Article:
When Lathrop Manteca Fire District’s Station 35 opened in River Islands – the agency’s crown jewel and home to its administrative offices – it did so with a state-of-the-art alerting system that changed the way that first responders are notified of calls.
And now all but one of the stations within the sprawling district are utilizing the same system.
By bringing the other stations online with the new system, the district believes that it will provide information to first responders faster while at the same time creating a computer generated log file that will explain exactly what happened with the alarm – potentially saving repair costs if the system were to go down, and potential down time while waiting for a technician. It also provides an opportunity for future upgrades when new technology becomes available.
“This is important because we need to make sure our dispatch center is the most efficient it can be. Right now, we are seeing costs creep upwards – this new system has the ability to use automated voice technology similar to Alexa or Siri to dispatch calls to the stations,” Lathrop Manteca Fire Chief Gene Neely said. “The employee could them be redirected to answer other incoming emergencies or processes – you figure if this technology could be utilized in a county-wide regional fire dispatch center, how much money could you save the taxpayer?”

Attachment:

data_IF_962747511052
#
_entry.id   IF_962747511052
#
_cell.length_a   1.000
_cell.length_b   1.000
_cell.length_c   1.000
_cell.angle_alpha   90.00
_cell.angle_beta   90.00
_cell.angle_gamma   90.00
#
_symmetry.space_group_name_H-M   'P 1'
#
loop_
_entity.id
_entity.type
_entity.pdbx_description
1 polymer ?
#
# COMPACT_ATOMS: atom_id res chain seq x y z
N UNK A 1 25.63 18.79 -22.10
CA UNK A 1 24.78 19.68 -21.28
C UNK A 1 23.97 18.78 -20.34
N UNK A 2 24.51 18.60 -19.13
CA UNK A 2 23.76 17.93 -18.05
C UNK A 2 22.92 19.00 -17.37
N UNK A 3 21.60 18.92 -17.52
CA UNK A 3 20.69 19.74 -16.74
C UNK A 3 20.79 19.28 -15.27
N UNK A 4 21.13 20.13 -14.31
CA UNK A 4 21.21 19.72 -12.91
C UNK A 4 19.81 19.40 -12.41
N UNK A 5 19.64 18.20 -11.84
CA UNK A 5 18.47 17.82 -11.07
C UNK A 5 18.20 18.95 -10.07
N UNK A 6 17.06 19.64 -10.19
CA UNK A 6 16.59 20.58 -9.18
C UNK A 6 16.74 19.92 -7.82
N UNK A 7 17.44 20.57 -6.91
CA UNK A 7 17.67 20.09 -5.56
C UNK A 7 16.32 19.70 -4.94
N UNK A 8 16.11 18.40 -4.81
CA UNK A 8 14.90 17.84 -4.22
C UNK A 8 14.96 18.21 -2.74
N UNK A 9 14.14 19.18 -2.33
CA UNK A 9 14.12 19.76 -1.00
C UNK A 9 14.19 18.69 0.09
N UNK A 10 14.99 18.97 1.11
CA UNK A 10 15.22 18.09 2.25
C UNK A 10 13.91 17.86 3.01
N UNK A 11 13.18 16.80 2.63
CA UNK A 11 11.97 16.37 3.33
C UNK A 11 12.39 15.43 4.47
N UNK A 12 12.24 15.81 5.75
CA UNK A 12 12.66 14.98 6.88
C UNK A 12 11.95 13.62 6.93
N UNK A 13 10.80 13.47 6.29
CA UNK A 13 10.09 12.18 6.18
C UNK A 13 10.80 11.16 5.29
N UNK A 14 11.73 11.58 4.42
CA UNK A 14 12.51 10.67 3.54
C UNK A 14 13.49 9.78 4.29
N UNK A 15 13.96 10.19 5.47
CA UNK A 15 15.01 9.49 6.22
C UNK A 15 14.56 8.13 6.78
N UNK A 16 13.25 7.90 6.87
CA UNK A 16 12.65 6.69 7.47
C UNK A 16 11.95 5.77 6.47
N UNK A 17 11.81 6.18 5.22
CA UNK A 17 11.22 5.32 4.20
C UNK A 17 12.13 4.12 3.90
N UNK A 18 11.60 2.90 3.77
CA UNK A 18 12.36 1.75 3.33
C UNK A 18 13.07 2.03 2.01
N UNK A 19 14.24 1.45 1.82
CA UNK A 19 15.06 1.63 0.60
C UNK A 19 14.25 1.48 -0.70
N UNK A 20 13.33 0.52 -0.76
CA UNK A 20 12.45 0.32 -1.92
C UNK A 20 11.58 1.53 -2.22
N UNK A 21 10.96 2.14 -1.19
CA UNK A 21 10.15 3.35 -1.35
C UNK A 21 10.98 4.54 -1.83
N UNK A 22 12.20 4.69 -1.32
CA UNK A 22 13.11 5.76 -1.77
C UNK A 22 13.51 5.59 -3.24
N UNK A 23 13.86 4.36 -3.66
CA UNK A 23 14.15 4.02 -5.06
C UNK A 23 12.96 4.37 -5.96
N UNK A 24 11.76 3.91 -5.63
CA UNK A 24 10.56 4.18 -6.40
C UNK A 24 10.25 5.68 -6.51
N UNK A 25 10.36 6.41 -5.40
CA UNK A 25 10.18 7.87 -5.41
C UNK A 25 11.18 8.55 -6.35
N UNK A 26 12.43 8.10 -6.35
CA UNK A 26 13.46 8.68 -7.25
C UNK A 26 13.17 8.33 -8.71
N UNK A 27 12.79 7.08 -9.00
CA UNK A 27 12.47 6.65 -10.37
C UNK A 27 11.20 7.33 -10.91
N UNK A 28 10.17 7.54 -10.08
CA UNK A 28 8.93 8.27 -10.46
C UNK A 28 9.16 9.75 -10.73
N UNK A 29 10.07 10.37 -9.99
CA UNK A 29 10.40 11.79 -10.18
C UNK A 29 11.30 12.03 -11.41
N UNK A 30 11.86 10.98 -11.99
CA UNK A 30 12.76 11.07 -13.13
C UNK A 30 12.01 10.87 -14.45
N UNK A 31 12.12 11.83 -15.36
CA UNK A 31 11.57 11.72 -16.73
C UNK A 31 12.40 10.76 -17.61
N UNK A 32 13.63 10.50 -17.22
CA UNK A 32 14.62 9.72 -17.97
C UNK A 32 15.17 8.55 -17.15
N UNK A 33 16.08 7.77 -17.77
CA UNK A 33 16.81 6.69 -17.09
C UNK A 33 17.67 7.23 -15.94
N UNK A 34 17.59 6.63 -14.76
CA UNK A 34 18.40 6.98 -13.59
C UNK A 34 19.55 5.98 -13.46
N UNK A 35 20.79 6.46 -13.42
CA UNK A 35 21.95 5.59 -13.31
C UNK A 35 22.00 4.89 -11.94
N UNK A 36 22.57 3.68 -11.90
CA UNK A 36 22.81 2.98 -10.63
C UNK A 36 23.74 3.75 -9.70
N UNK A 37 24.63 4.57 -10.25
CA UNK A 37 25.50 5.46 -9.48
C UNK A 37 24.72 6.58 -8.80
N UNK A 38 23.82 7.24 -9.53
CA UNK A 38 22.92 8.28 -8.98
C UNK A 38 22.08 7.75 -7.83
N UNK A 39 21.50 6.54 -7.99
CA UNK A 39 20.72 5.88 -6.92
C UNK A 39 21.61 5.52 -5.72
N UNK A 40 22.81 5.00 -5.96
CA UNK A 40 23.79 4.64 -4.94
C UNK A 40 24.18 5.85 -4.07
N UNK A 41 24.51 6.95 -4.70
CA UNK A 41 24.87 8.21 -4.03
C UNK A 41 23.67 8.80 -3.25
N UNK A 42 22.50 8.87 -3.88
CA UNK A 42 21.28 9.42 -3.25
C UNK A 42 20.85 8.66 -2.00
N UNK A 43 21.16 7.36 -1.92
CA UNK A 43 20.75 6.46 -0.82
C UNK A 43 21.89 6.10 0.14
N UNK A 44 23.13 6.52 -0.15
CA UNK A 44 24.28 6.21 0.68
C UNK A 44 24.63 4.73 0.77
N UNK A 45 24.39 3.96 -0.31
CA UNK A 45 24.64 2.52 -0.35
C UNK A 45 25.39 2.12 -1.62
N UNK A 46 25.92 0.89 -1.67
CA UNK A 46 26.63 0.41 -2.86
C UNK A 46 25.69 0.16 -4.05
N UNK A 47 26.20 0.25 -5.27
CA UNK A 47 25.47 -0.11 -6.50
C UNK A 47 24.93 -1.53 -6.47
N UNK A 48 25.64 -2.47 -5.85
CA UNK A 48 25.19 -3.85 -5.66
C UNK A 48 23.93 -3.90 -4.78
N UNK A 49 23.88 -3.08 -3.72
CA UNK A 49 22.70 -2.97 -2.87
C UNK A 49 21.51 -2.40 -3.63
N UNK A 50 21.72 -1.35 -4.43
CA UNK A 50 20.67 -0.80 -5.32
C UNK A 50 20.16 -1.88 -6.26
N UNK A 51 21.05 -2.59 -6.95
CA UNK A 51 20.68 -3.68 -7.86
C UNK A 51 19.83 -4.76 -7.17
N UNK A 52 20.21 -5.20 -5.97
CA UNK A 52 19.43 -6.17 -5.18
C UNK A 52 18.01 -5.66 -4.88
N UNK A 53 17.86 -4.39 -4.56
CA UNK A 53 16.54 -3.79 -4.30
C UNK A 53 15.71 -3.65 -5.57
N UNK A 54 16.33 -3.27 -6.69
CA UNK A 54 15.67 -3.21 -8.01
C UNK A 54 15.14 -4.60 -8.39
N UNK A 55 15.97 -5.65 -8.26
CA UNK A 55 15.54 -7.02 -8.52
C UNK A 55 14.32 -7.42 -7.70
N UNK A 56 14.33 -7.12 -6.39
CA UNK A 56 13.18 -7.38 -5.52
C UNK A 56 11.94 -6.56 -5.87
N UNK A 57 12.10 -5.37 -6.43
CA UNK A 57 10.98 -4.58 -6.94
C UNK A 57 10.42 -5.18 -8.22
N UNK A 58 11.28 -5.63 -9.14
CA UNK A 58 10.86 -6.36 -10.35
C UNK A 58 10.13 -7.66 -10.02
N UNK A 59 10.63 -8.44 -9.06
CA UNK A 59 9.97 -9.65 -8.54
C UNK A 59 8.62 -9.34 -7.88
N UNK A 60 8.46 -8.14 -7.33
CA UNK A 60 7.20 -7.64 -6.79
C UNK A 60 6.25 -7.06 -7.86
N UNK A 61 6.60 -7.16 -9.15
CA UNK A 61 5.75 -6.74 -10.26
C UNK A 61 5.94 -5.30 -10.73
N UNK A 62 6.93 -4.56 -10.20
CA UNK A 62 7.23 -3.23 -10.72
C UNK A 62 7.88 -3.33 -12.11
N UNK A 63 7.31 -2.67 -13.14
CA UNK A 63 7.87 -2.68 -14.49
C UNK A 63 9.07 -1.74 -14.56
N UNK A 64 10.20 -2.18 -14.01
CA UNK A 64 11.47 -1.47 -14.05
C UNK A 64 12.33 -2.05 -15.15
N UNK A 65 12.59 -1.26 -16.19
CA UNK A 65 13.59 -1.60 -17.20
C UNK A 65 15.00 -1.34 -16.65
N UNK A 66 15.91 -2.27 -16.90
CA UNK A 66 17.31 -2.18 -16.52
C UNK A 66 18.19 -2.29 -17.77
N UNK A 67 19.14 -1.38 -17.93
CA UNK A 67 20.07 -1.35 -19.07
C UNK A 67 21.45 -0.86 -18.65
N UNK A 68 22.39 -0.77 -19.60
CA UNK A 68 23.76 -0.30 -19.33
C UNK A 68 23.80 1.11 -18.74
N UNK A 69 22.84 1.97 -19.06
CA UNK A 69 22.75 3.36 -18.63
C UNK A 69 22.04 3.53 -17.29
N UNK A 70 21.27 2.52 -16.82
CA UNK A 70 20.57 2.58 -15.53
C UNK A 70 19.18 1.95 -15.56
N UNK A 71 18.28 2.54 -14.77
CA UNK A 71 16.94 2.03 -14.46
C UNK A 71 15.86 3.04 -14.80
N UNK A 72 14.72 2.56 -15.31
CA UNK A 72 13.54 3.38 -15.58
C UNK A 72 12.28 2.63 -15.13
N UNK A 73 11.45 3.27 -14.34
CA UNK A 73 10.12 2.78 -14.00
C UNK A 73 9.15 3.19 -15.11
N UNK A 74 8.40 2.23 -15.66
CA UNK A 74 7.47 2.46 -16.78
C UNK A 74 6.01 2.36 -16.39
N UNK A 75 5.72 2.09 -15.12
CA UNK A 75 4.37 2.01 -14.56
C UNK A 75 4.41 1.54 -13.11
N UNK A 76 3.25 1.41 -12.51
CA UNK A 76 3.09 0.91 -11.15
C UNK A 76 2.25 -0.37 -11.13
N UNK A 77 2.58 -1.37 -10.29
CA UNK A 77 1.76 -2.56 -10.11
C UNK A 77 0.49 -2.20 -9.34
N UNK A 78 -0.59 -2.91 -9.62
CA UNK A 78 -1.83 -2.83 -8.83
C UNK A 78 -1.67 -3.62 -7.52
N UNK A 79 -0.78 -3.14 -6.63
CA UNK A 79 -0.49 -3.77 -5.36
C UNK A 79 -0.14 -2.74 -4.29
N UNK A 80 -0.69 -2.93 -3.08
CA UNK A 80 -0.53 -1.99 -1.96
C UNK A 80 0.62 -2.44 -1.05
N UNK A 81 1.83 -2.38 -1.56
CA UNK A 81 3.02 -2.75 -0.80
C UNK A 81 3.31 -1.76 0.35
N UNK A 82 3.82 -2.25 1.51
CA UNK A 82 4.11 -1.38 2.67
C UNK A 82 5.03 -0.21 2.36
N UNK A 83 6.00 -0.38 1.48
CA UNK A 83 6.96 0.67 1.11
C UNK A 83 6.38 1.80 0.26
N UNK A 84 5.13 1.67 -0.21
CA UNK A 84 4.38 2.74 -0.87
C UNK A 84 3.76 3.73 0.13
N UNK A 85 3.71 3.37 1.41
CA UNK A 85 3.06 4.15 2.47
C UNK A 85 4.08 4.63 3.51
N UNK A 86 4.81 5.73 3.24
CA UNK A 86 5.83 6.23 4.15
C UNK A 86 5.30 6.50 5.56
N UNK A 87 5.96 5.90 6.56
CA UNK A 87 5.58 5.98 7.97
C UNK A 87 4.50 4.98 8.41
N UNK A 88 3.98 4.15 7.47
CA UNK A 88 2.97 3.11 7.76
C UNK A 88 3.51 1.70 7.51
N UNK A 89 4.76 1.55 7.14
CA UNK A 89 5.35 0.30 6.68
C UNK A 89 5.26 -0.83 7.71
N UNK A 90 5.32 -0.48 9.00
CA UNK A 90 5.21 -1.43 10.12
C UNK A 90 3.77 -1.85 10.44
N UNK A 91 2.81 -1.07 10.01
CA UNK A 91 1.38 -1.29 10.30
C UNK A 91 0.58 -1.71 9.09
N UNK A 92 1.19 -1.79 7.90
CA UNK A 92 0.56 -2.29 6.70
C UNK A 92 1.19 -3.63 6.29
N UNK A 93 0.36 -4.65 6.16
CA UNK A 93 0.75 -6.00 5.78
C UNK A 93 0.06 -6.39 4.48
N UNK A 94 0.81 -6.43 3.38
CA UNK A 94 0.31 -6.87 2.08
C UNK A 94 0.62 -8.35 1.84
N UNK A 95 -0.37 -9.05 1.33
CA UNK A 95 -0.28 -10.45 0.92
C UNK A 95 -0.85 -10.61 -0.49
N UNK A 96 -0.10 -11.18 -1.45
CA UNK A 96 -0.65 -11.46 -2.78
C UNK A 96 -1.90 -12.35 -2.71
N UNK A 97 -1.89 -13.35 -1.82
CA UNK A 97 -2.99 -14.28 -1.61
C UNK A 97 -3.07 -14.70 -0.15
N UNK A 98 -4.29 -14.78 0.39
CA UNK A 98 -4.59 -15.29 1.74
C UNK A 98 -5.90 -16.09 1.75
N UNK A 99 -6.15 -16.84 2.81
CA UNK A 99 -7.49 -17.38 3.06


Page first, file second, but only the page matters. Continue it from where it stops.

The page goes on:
Neely, who chairs the Dispatch Joint Powers Authority, noted that costs for dispatch have been rising and that has prompted the district to look at other ways – including having a computer that pushes out calls rather than an actual dispatcher, or using the system to supplement manpower to make dispatching even more effective.
While such fundamental shifts to the existing structure within emergency services can be seen as disruptive and even difficult to implement at times, Neely believes that by being on the forefront of changes in technology – like switching over the computer systems in every fire engine to one that can operate remotely on an iPad – will improve the experience for residents while at the same time keeping costs down.
And he’s willing to advocate for more fundamental changes moving forward – like having the closest engine to a scene in a given area be the one that responds rather than basing dispatch priority to the borders of a given agency – even though he knows it will make some waves with the powers that be.
“We are out in front of a lot of issues, and that makes us a target. But we’re not afraid to make change when we know it’s the right thing to do – if we can get other adopters, we can effectively use technology to help contain our costs at our dispatch center,” Neely said. “We need to get to a true closest-unit response. If you’re in a car accident, trapped in a fire, or having a heart attack you don’t care about jurisdictional boundaries – you want a firefighter to show up and save you.”
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